According to the World Nuclear Association, radioactivity from nuclear waste will take 1,000 years for the amount of radiation to be equal to that which is already naturally occurring and safe for the environment. There are three classes of nuclear waste, low and intermediate-level wastes resulting from cleaning reactor cooling systems, fuel storage ponds, etc. These lower class wastes are considered less of a problem, as the disposal of each is less time consuming. Neither have anywhere close to the radioactive life as the third type of waste.
This third type of waste, referred to as high-level waste, is caused by the burning' of uranium. This is gives our world a large supply of electricity. Though the problem then presents itself, there is highly radioactive waste left over from this process. This short paper is in response to APSC- Tackling Wicked Problems. Wicked Problems discussed in the reading were defined as, "…an issue highly resistant to a solution.” (p.3) Enclosed and buried piles of nuclear waste, that will continue to be harmfully radioactive for 1,000 years certainly falls into the definition of a wicked problem.
Annually, 200,000 m^3 tonnes of low and intermediate level radioactive waste is produced worldwide. While high level radioactive waste produced is around 10,000 m3/ 12,000 tonnes. Currently our generation is leaving behind a problem that will linger for the next 1,000 years plus additional time and space depending on how much longer our society continues to utilize nuclear power. The reading states, “attempts to address wicked problems often lead to unforeseen consequences.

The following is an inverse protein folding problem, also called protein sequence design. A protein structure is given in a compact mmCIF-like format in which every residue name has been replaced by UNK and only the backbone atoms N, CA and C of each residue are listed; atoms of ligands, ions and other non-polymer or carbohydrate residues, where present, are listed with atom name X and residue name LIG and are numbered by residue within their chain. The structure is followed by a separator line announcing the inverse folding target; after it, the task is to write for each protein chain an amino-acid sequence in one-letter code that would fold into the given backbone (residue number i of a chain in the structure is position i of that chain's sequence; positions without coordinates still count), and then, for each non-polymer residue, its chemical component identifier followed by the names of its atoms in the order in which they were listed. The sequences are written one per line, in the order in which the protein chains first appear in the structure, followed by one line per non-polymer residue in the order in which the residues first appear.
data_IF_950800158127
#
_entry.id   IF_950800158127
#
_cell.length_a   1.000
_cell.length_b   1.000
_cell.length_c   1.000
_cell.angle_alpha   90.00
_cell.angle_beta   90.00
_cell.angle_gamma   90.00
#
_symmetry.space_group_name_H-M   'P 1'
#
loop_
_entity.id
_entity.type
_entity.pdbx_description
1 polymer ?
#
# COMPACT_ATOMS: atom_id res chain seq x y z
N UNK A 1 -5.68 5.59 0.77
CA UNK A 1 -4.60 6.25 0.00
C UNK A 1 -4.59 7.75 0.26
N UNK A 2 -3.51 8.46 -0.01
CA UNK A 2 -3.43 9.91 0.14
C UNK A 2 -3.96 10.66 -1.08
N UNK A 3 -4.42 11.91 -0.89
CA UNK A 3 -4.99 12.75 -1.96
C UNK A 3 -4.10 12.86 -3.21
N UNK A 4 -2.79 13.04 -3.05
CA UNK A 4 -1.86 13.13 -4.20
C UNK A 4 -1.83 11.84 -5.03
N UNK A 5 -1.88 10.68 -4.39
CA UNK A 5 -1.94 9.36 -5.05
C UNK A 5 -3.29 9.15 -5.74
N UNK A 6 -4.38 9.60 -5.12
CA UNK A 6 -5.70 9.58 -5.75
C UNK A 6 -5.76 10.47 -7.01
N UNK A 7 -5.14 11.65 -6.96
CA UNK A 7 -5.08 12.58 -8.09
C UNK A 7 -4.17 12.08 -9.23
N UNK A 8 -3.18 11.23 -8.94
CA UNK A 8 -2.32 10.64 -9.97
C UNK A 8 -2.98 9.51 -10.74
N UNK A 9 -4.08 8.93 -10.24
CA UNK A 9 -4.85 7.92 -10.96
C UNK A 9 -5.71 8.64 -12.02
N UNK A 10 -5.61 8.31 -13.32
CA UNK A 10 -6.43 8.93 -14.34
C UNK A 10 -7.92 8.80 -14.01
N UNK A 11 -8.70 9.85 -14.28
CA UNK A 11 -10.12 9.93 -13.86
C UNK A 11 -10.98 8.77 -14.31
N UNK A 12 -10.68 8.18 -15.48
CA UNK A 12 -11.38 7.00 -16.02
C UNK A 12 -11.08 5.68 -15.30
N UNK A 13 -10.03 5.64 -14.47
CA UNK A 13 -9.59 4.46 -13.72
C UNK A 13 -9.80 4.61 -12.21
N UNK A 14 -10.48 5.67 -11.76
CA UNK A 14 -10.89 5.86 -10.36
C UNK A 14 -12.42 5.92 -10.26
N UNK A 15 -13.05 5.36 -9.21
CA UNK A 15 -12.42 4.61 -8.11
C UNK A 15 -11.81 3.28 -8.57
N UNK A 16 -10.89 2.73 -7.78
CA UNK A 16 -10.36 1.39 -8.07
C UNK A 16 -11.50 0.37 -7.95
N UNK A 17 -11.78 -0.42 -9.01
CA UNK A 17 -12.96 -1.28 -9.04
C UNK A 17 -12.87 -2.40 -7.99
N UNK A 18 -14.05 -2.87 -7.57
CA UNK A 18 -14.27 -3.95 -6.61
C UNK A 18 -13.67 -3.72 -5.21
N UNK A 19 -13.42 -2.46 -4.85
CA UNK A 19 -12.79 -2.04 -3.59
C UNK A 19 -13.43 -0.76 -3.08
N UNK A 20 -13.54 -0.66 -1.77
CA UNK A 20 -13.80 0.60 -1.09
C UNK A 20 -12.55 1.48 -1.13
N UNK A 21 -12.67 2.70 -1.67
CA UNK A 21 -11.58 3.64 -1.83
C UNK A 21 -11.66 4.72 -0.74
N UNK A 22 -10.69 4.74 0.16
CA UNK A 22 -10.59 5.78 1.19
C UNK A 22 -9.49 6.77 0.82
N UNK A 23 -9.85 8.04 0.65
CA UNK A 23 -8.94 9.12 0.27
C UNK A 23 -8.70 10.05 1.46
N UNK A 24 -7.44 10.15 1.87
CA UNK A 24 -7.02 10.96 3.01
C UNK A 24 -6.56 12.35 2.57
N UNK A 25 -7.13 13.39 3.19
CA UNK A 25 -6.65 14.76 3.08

” (p. 4) Nuclear power is still a rather new way of supplying power. No one foresaw nuclear meltdowns actually happening when plants were being built. Though we have seen in recent years unforeseen events such as earthquakes can cause irreversible damage to an area with a nuclear power plant. Radioactive waste buried underground, that will be unsafe for the next 1,000 years is certainly a wicked problem. I have often heard people say “One day will have a use for all of that waste.” Unfortunately, we're bargaining that future generations will have solutions to our problems. Yet, just like unforeseen earthquakes, we can't possibly know if there will ever be a safe use for nuclear waste.